The Liberal view of Common Good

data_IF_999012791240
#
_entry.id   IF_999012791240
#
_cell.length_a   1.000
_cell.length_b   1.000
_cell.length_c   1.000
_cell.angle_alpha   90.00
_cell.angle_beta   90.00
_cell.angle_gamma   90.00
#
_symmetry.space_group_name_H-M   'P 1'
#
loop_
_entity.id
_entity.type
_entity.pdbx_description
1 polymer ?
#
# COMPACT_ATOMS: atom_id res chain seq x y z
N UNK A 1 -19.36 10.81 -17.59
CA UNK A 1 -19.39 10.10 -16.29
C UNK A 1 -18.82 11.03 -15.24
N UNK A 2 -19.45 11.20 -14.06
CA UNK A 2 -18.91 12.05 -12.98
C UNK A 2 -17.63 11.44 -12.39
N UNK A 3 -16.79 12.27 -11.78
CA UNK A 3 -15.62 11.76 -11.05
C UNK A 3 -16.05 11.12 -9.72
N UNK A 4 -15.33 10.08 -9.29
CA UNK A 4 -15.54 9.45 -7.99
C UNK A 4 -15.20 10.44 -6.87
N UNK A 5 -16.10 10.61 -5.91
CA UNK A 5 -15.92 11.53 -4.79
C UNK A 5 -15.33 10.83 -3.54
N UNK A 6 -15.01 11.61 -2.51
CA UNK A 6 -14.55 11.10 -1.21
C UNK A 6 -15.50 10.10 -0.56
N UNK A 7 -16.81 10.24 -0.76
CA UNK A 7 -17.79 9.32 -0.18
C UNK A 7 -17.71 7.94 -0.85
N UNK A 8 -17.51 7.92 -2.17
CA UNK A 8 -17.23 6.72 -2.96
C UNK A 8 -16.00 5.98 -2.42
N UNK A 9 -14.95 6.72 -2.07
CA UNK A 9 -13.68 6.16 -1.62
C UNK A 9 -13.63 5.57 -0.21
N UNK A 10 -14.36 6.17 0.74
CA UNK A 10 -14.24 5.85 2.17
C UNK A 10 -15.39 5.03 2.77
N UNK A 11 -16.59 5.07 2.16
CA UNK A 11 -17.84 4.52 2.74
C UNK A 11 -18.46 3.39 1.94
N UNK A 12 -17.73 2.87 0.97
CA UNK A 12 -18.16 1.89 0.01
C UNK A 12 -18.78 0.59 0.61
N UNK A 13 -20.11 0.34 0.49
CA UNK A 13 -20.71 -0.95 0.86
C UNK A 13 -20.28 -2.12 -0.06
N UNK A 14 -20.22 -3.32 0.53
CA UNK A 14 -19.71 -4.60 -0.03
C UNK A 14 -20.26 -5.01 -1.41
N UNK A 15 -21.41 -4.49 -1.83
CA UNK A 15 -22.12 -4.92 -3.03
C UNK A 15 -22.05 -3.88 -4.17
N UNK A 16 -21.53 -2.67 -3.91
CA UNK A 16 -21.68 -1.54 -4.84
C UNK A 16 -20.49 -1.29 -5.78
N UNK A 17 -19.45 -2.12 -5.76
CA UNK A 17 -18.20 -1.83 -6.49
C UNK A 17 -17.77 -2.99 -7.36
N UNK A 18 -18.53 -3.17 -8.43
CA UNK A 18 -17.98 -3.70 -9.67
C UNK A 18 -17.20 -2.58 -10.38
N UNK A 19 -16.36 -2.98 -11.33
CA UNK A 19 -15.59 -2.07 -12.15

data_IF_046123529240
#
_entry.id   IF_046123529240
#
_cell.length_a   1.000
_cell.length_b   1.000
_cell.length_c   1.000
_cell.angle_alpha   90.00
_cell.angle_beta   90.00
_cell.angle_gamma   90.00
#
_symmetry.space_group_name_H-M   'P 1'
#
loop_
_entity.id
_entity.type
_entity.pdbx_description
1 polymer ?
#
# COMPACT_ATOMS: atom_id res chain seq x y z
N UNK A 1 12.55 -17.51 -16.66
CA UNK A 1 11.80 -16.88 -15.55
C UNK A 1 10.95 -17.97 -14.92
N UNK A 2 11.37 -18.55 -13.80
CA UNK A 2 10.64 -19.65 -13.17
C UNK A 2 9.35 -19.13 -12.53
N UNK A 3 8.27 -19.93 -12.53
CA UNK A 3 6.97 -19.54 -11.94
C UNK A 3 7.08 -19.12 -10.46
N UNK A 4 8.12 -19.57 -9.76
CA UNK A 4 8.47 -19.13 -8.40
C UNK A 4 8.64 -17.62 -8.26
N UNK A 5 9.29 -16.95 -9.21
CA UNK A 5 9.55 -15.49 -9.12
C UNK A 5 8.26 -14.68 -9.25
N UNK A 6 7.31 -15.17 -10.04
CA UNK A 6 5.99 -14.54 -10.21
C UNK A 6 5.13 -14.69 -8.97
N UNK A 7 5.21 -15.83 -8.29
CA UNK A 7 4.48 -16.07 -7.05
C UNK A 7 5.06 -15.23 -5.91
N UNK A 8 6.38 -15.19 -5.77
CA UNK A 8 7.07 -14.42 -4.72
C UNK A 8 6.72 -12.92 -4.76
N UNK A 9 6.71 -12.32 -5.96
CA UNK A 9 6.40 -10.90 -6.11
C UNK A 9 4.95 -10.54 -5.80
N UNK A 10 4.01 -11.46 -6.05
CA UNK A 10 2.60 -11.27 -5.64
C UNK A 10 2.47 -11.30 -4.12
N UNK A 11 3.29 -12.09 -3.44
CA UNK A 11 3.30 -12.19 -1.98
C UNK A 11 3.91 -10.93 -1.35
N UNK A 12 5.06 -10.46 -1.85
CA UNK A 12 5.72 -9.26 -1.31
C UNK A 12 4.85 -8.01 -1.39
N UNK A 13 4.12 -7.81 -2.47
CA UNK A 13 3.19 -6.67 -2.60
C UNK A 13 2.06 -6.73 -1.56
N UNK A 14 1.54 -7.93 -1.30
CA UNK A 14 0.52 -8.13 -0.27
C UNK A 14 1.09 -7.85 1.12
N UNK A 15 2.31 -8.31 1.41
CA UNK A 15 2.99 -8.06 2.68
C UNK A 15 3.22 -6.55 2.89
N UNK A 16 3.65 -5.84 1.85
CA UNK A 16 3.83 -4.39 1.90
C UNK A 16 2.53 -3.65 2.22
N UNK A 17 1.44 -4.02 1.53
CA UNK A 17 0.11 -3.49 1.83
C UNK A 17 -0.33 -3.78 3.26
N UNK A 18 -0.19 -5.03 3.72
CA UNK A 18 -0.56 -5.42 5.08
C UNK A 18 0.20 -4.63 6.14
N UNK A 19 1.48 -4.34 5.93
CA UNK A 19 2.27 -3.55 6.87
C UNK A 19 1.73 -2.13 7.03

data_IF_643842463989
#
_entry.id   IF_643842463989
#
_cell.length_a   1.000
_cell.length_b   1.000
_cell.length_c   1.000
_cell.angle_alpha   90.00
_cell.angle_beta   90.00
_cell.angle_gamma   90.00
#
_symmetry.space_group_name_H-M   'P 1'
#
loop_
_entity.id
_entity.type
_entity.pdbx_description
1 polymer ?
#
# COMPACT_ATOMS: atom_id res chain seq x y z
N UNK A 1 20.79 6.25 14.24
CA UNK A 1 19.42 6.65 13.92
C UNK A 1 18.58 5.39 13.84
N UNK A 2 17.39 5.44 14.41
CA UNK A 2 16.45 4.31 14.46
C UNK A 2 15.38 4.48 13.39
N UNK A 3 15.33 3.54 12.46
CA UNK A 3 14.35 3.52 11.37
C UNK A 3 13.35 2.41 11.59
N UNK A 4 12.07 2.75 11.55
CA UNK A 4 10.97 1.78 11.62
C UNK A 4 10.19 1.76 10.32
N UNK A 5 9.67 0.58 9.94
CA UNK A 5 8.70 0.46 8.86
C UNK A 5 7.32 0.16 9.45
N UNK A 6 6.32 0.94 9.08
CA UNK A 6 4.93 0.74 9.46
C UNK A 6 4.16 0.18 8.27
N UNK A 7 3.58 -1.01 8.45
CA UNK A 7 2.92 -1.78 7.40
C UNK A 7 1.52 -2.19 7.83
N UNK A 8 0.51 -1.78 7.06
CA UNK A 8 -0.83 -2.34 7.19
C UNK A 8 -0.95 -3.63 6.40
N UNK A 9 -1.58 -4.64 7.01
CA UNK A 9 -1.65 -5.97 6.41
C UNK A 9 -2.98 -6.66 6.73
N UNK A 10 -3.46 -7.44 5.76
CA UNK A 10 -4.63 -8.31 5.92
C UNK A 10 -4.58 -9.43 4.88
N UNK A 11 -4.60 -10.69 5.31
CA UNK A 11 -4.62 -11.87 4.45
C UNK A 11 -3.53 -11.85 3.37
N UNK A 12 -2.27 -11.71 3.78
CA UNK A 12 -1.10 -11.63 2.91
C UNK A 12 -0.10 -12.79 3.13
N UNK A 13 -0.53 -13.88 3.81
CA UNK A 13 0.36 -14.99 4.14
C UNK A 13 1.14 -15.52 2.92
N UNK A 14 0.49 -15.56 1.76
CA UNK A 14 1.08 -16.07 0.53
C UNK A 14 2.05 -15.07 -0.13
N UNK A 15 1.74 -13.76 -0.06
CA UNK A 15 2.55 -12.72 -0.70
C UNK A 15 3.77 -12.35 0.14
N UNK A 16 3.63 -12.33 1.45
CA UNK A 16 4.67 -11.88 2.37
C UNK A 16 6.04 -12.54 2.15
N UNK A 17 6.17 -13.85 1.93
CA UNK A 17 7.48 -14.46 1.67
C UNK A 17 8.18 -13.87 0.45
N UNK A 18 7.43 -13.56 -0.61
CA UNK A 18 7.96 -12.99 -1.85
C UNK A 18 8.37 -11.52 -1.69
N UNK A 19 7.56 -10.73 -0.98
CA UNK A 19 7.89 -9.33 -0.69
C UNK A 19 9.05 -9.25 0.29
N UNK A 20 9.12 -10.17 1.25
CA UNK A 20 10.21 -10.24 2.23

Within Liberalism the notion of common good changed from the early to the later positive. The early liberals were fanatical in their belief that all that was needed for achieving the common good was for each individual to pursue his own happiness in his own way so long as it did not interfere with the happiness of others. In this he needs to have the total freedom to do as he pleases with only societal institutions like courts and a constitution existing only to solve disputes and fights. They invented the concept of utility maximisation to explain their theory. Later liberals took a positive and constructive view of the common good and suggested it was not enough for each individual to blindly seek his own selfish interest in a state of free competition. That way the common good would never be realised. T.H. Green who is believed to have provided the ethical foundation to liberalism, argued that the individual is a social being and he comes to acquire his capacities by being a part of the larger social whole. For a free, rational and moral life one has to live in accordance with the common good which may or may not be the individual’s good. It is only this wider common good defined in a more real and benevolent sense which provides the context for rights. He suggested the common good is served when the external conditions prevailing within in a society provide the conditions for the internal development of man. This can be achieved not just by making provisions for rights, liberty and justice but also by such things like providing public education and health care, factory and minimum wage legislation, food adulterations laws etc. For the sake of the common good meant in this sense the state needs to intervene and regulate the economy and even should stand in the way of free competition if necessary. The liberal thinker R.H. Tawney even went to the extent of suggesting that common good is served by proper distribution of resources and regulation of the economy for social purpose. Thus they supported the idea of a welfare state rather than a free market economy. 

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